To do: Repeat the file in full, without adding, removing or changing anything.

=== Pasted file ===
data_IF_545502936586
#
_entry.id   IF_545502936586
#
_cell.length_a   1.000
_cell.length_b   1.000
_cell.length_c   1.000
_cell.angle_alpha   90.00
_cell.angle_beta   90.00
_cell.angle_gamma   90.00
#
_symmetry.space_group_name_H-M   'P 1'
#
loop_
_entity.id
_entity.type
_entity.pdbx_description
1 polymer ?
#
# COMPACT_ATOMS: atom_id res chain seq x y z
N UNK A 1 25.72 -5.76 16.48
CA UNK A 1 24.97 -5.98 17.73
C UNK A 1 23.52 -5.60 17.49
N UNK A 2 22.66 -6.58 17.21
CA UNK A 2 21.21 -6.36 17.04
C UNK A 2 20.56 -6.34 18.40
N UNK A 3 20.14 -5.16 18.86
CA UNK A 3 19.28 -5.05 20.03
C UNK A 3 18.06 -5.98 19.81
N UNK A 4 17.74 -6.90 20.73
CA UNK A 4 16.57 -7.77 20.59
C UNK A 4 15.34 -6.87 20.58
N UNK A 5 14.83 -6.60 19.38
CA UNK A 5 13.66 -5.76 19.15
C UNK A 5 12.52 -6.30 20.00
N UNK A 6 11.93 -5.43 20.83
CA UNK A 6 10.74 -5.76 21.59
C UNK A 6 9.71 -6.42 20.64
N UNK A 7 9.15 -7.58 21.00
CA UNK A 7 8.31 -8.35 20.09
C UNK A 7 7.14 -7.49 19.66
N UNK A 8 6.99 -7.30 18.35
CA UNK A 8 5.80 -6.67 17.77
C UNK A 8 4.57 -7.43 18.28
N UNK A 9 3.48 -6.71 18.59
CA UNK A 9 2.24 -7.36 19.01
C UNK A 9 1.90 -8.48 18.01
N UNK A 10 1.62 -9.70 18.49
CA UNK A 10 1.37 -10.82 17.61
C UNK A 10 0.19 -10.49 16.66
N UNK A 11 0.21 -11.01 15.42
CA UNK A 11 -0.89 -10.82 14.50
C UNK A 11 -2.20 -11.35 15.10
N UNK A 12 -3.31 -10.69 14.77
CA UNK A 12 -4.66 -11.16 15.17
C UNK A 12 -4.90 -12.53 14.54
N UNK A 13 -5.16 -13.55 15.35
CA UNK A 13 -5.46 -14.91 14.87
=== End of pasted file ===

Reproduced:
data_IF_545502936586
#
_entry.id   IF_545502936586
#
_cell.length_a   1.000
_cell.length_b   1.000
_cell.length_c   1.000
_cell.angle_alpha   90.00
_cell.angle_beta   90.00
_cell.angle_gamma   90.00
#
_symmetry.space_group_name_H-M   'P 1'
#
loop_
_entity.id
_entity.type
_entity.pdbx_description
1 polymer ?
#
# COMPACT_ATOMS: atom_id res chain seq x y z
N UNK A 1 25.72 -5.76 16.48
CA UNK A 1 24.97 -5.98 17.73
C UNK A 1 23.52 -5.60 17.49
N UNK A 2 22.66 -6.58 17.21
CA UNK A 2 21.21 -6.36 17.04
C UNK A 2 20.56 -6.34 18.40
N UNK A 3 20.14 -5.16 18.86
CA UNK A 3 19.28 -5.05 20.03
C UNK A 3 18.06 -5.98 19.81
N UNK A 4 17.74 -6.90 20.73
CA UNK A 4 16.57 -7.77 20.59
C UNK A 4 15.34 -6.87 20.58
N UNK A 5 14.83 -6.60 19.38
CA UNK A 5 13.66 -5.76 19.15
C UNK A 5 12.52 -6.30 20.00
N UNK A 6 11.93 -5.43 20.83
CA UNK A 6 10.74 -5.76 21.59
C UNK A 6 9.71 -6.42 20.64
N UNK A 7 9.15 -7.58 21.00
CA UNK A 7 8.31 -8.35 20.09
C UNK A 7 7.14 -7.49 19.66
N UNK A 8 6.99 -7.30 18.35
CA UNK A 8 5.80 -6.67 17.77
C UNK A 8 4.57 -7.43 18.28
N UNK A 9 3.48 -6.71 18.59
CA UNK A 9 2.24 -7.36 19.01
C UNK A 9 1.90 -8.48 18.01
N UNK A 10 1.62 -9.70 18.49
CA UNK A 10 1.37 -10.82 17.61
C UNK A 10 0.19 -10.49 16.66
N UNK A 11 0.21 -11.01 15.42
CA UNK A 11 -0.89 -10.82 14.50
C UNK A 11 -2.20 -11.35 15.10
N UNK A 12 -3.31 -10.69 14.77
CA UNK A 12 -4.66 -11.16 15.17
C UNK A 12 -4.90 -12.53 14.54
N UNK A 13 -5.16 -13.55 15.35
CA UNK A 13 -5.46 -14.91 14.87